By Jeremy Speckhals†
Kuehn’s piece entitled Pricing Legal Education has a very clear message: law schools should be able to increase clinical legal education opportunities for law students without an accompanying increase in tuition. Furthermore, a school’s ability to provide a clinical legal educational experience is more a question of will than of cost, Kuehn concludes. However, while Kuehn’s piece provides an excellent bird’s eye view of the overall picture of clinical legal education in today’s law schools and its relation to tuition, the piece ignores two important realities. First, the piece overlooks that clinical legal education comes in many different forms and that each form of clinical legal education has a different cost. Second, the piece ignores the reality that while it might be true that law schools overall might be able to offer more clinical legal education opportunities for law students without increasing tuition, any one individual law school will have to make some sacrifices or changes in order for Kuehn’s prediction to be a reality. By ignoring this reality, Kuehn overlooks the possibility that instituting more clinical legal education might not be as easy as Kuehn suggests.
Law School: A Scary Place to Be in 2015
A few quotes from Kuehn’s piece: “Recent statistics show that slightly more than half [of the class of 2013 graduates] obtained permanent lawyer positions nine months after graduation”; “Law firms complain that students are graduating unprepared for practice . . . .” ; “Law school tuition has increased rapidly, and average student debt has soared”; “The average debt of private law school graduates reached over $122,000 in 2012 . . . . Meanwhile, public school graduates owed an average of $84,600 . . . .” Kuehn’s piece provides a sober—and realistic—picture of what it means to be a contemporary law student. Increasing clinical legal education will surely not solve every problem a contemporary law student faces. However, increasing opportunities for clinical legal education without increasing tuition is a step, albeit a small step, in the right direction.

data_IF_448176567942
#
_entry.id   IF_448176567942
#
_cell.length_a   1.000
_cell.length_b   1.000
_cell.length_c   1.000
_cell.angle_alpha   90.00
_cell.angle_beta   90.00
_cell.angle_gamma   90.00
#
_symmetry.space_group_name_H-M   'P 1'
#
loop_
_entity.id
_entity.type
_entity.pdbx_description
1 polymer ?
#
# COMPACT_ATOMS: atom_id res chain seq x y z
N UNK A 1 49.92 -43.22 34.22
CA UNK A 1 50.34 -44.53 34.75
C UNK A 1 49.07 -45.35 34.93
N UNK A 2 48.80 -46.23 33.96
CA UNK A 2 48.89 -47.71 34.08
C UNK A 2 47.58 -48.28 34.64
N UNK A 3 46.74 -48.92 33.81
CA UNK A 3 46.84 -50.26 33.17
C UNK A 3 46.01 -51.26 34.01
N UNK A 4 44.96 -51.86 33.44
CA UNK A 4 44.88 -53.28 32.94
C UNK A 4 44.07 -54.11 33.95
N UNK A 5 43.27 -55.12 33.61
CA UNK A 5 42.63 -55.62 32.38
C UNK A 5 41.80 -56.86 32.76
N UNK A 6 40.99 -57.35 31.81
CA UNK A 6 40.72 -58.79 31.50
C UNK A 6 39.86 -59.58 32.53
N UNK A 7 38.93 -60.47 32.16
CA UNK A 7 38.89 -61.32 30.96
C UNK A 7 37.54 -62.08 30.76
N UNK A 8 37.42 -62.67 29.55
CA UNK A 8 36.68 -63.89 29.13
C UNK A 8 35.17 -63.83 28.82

Where Kuehn’s Piece Succeeds
Arguably, Kuehn’s biggest strength is that he addresses the relationship between the availability of experiential courses and the tuition and fees students pay, ultimately coming to the conclusion that law schools overall should be able to increase clinical legal opportunities for their students without increasing tuition. Kuehn—in remarkably the first study of what variables affect tuition—comes to the conclusion that three variables explain 74% of the variance in tuition rates: (1) public versus private schools, (2) U.S. News rankings, and (3) cost of living. Kuehn’s analysis even goes so far as to state that “there is no statistically significant relationship between the availability of experiential education courses and the tuition and fees students pay.” No other study has examined the data in the way that Kuehn has. In this aspect, Kuehn has done a remarkable job at furthering the discussion about how clinical legal education, law school tuition, and students’ ability to succeed in today’s legal job market interact.
Where Kuehn’s Piece Falls Short
1. Kuehn’s Piece Does Not Parse Out the Cost of Various Forms of Experiential Legal Education
While it is undoubtedly a strength of Kuehn’s piece that he examines exactly what contributes to the cost of legal education, the piece does not examine the variables that affect tuition with enough detail. Mainly, Kuehn groups clinical legal education as including clinics, externships, and simulation courses without sufficiently detailing the cost differences between the three types of courses. In all likelihood, the costs of clinics, externships, and simulation courses vary greatly. Kuehn acknowledges that simulation courses are cheaper than clinics or field placement courses and includes this distinction in his statistical analysis. He also acknowledges that clinics are likely more expensive than field placement courses. However, he does not make this distinction in his statistical analysis and the piece is not as strong as it could be as a result.